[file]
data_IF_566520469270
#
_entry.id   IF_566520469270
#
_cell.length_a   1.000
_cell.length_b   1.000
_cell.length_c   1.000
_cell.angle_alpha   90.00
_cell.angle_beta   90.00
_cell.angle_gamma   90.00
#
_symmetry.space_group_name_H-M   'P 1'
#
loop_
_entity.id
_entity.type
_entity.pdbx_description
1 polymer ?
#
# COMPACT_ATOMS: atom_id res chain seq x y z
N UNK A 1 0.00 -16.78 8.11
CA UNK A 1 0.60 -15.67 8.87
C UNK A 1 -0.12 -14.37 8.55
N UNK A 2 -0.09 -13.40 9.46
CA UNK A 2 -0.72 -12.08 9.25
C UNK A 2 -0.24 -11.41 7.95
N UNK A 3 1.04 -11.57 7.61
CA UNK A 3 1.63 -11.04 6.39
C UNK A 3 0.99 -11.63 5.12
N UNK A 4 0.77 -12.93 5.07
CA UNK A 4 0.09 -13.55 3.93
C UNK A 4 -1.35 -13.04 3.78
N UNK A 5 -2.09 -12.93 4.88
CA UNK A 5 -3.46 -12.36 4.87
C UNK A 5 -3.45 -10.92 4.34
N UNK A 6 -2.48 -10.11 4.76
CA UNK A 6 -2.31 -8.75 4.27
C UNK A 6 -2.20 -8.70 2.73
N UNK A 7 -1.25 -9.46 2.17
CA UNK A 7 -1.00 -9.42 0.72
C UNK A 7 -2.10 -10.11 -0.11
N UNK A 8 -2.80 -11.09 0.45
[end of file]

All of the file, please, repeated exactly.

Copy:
data_IF_566520469270
#
_entry.id   IF_566520469270
#
_cell.length_a   1.000
_cell.length_b   1.000
_cell.length_c   1.000
_cell.angle_alpha   90.00
_cell.angle_beta   90.00
_cell.angle_gamma   90.00
#
_symmetry.space_group_name_H-M   'P 1'
#
loop_
_entity.id
_entity.type
_entity.pdbx_description
1 polymer ?
#
# COMPACT_ATOMS: atom_id res chain seq x y z
N UNK A 1 0.00 -16.78 8.11
CA UNK A 1 0.60 -15.67 8.87
C UNK A 1 -0.12 -14.37 8.55
N UNK A 2 -0.09 -13.40 9.46
CA UNK A 2 -0.72 -12.08 9.25
C UNK A 2 -0.24 -11.41 7.95
N UNK A 3 1.04 -11.57 7.61
CA UNK A 3 1.63 -11.04 6.39
C UNK A 3 0.99 -11.63 5.12
N UNK A 4 0.77 -12.93 5.07
CA UNK A 4 0.09 -13.55 3.93
C UNK A 4 -1.35 -13.04 3.78
N UNK A 5 -2.09 -12.93 4.88
CA UNK A 5 -3.46 -12.36 4.87
C UNK A 5 -3.45 -10.92 4.34
N UNK A 6 -2.48 -10.11 4.76
CA UNK A 6 -2.31 -8.75 4.27
C UNK A 6 -2.20 -8.70 2.73
N UNK A 7 -1.25 -9.46 2.17
CA UNK A 7 -1.00 -9.42 0.72
C UNK A 7 -2.10 -10.11 -0.11
N UNK A 8 -2.80 -11.09 0.45